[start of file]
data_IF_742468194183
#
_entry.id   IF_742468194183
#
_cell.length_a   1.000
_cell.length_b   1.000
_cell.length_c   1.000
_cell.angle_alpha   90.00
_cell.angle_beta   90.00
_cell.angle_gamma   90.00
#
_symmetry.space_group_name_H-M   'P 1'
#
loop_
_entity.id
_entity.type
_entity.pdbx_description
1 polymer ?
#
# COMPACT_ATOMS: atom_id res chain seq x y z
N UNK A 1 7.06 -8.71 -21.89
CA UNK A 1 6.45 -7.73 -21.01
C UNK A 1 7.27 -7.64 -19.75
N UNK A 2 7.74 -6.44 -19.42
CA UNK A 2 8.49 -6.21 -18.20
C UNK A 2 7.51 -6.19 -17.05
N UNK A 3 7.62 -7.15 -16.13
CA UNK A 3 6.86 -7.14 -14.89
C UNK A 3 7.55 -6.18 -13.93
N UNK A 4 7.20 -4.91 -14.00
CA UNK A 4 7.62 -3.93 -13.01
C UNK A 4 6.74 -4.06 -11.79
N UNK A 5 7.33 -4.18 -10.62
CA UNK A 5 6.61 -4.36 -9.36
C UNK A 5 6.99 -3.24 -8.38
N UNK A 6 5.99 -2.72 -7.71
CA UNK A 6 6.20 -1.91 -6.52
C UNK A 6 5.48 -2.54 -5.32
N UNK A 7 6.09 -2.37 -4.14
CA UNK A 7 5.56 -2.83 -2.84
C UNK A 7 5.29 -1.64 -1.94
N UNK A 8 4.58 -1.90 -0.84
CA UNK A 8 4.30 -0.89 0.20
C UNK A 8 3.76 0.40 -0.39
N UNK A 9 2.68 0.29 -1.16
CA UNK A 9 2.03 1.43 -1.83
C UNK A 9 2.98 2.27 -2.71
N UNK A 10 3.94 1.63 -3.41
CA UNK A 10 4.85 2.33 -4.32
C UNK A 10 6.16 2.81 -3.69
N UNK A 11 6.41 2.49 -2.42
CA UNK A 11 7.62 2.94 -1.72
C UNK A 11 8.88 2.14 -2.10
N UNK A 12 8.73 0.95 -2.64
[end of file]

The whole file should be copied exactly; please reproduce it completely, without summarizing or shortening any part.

data_IF_742468194183
#
_entry.id   IF_742468194183
#
_cell.length_a   1.000
_cell.length_b   1.000
_cell.length_c   1.000
_cell.angle_alpha   90.00
_cell.angle_beta   90.00
_cell.angle_gamma   90.00
#
_symmetry.space_group_name_H-M   'P 1'
#
loop_
_entity.id
_entity.type
_entity.pdbx_description
1 polymer ?
#
# COMPACT_ATOMS: atom_id res chain seq x y z
N UNK A 1 7.06 -8.71 -21.89
CA UNK A 1 6.45 -7.73 -21.01
C UNK A 1 7.27 -7.64 -19.75
N UNK A 2 7.74 -6.44 -19.42
CA UNK A 2 8.49 -6.21 -18.20
C UNK A 2 7.51 -6.19 -17.05
N UNK A 3 7.62 -7.15 -16.13
CA UNK A 3 6.86 -7.14 -14.89
C UNK A 3 7.55 -6.18 -13.93
N UNK A 4 7.20 -4.91 -14.00
CA UNK A 4 7.62 -3.93 -13.01
C UNK A 4 6.74 -4.06 -11.79
N UNK A 5 7.33 -4.18 -10.62
CA UNK A 5 6.61 -4.36 -9.36
C UNK A 5 6.99 -3.24 -8.38
N UNK A 6 5.99 -2.72 -7.71
CA UNK A 6 6.20 -1.91 -6.52
C UNK A 6 5.48 -2.54 -5.32
N UNK A 7 6.09 -2.37 -4.14
CA UNK A 7 5.56 -2.83 -2.84
C UNK A 7 5.29 -1.64 -1.94
N UNK A 8 4.58 -1.90 -0.84
CA UNK A 8 4.30 -0.89 0.20
C UNK A 8 3.76 0.40 -0.39
N UNK A 9 2.68 0.29 -1.16
CA UNK A 9 2.03 1.43 -1.83
C UNK A 9 2.98 2.27 -2.71
N UNK A 10 3.94 1.63 -3.41
CA UNK A 10 4.85 2.33 -4.32
C UNK A 10 6.16 2.81 -3.69
N UNK A 11 6.41 2.49 -2.42
CA UNK A 11 7.62 2.94 -1.72
C UNK A 11 8.88 2.14 -2.10
N UNK A 12 8.73 0.95 -2.64